Similar to the experience-informed learning that occurs with the recognition of TCO issues, the additional levels of organizational complexity (item 10) that are part-and-parcel of an EHR implementation become clearer over time.17 Post-EHR implementation, health systems have to roll out additional functionalities to meet organizational needs and comply with ever-increasing regulations. Hence, this construct also encompasses the entire EHR lifecycle.

Organizations’ cultures (item 9) are also impacted by the introduction of new technologies and the workflow changes that come with them.14 Depending on when organizational members are engaged in the EHR adoption and implementation processes, the impact on organizational culture can start very early on and continue indefinitely. One means of making the cultural shift a positive one is to engage staff members during the vendor selection phase to promote buy-in.

Vendor selection and operations are closely related to issues of EHR product certification (item 6), ensuring system security against privacy breaches (item 5), and ongoing system support (item 7). A major criterion in vendor selection is to reduce the management burden related to these items.18,19 Therefore, they appear lower on the management complexity axis. Despite being lower on the complexity dimension, ongoing vendor relations mean that it is an enduring management activity.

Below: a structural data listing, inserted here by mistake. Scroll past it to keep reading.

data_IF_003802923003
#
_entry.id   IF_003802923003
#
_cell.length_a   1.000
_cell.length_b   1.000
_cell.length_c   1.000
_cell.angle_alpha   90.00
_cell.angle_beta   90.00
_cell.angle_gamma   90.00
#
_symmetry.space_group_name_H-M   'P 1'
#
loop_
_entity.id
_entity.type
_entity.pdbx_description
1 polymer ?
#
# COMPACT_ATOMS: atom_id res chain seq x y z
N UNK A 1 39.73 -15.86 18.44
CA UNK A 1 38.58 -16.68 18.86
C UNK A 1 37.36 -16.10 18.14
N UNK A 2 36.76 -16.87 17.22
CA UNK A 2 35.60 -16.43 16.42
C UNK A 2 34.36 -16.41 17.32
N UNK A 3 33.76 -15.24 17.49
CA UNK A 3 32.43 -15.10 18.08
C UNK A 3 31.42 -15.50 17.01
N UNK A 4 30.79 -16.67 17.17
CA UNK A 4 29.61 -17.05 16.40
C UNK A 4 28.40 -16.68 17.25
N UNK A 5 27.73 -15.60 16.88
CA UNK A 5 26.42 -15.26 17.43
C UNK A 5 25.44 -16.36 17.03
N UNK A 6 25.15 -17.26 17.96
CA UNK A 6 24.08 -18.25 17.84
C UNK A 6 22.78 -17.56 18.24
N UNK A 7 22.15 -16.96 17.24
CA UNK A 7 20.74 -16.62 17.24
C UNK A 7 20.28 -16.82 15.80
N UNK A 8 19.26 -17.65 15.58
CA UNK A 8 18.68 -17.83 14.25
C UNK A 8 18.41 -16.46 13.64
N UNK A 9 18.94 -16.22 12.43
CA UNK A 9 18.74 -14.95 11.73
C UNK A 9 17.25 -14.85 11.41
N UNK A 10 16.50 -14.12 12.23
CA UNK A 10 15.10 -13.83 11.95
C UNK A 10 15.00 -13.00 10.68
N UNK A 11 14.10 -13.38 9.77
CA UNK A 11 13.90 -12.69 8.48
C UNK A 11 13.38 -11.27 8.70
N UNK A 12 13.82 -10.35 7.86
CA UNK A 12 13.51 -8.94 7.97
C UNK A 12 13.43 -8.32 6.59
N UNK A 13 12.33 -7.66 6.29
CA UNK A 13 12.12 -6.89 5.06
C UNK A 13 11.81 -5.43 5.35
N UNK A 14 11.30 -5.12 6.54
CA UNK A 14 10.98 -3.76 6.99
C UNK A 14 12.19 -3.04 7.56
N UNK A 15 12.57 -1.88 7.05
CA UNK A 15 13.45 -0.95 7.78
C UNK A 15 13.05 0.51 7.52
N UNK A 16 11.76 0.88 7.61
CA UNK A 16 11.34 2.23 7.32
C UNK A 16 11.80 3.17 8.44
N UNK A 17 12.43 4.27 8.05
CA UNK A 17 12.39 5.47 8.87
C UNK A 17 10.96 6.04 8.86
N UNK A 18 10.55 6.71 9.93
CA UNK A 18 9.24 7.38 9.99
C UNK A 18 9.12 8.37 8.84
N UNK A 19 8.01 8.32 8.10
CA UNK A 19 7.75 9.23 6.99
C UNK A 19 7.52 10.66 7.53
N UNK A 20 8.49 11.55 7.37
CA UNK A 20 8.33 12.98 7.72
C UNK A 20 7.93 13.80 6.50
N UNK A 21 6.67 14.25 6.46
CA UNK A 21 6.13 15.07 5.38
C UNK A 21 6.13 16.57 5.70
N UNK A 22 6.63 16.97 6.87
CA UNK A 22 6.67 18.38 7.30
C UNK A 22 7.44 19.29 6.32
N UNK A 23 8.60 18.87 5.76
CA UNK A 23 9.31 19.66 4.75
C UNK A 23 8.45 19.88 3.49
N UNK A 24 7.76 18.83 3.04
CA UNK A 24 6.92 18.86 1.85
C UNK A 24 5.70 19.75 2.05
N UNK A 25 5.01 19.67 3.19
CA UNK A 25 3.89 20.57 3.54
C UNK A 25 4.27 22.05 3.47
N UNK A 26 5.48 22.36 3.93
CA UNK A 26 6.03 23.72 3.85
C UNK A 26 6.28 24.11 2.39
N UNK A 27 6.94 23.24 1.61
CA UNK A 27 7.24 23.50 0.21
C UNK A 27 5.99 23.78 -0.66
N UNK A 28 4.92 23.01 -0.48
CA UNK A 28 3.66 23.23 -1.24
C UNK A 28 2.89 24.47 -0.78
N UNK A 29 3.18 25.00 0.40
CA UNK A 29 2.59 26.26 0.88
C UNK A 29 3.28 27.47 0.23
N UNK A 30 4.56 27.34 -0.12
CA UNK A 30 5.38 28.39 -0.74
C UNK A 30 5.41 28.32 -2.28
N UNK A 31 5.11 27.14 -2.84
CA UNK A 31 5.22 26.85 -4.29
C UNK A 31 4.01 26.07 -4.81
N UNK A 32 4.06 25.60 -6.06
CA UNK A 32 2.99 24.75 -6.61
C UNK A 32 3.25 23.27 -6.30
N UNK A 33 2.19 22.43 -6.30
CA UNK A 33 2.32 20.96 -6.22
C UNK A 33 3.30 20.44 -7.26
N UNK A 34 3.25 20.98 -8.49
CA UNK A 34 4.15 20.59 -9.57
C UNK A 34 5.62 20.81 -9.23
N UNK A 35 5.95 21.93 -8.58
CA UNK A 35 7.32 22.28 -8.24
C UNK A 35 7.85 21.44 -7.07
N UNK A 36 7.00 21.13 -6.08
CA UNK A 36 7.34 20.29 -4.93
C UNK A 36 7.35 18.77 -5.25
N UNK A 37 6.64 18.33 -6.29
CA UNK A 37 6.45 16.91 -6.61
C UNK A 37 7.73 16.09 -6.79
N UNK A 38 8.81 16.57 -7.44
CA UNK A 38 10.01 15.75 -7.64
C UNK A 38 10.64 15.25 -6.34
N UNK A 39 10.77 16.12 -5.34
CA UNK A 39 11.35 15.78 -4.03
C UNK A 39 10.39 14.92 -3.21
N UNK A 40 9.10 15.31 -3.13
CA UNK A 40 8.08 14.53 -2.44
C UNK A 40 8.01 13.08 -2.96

The lowest EHR implementation challenge construct, in terms of management complexity, is information technology staffing (item 8).14 The employees dedicated to supporting the technology are easier to manage because, unlike that of clinical staff, their job description explicitly includes following the direction of leadership. Nevertheless, managers often underestimate the number of IT staff needed to support an EHR.20 Therefore, the management challenge continues well into the implementation phase until the organization reaches some level of homeostasis with respect to the EHR.

The EHR adoption/implementation challenges used in the AHA Survey are not a perfect fit to the constructs listed in the literature review of Boonstra and colleagues.11 Nevertheless, the AHA Survey does touch on each of the major domains in some fashion and serves as a good starting point from which to explore EHR implementation challenges from a health system perspective.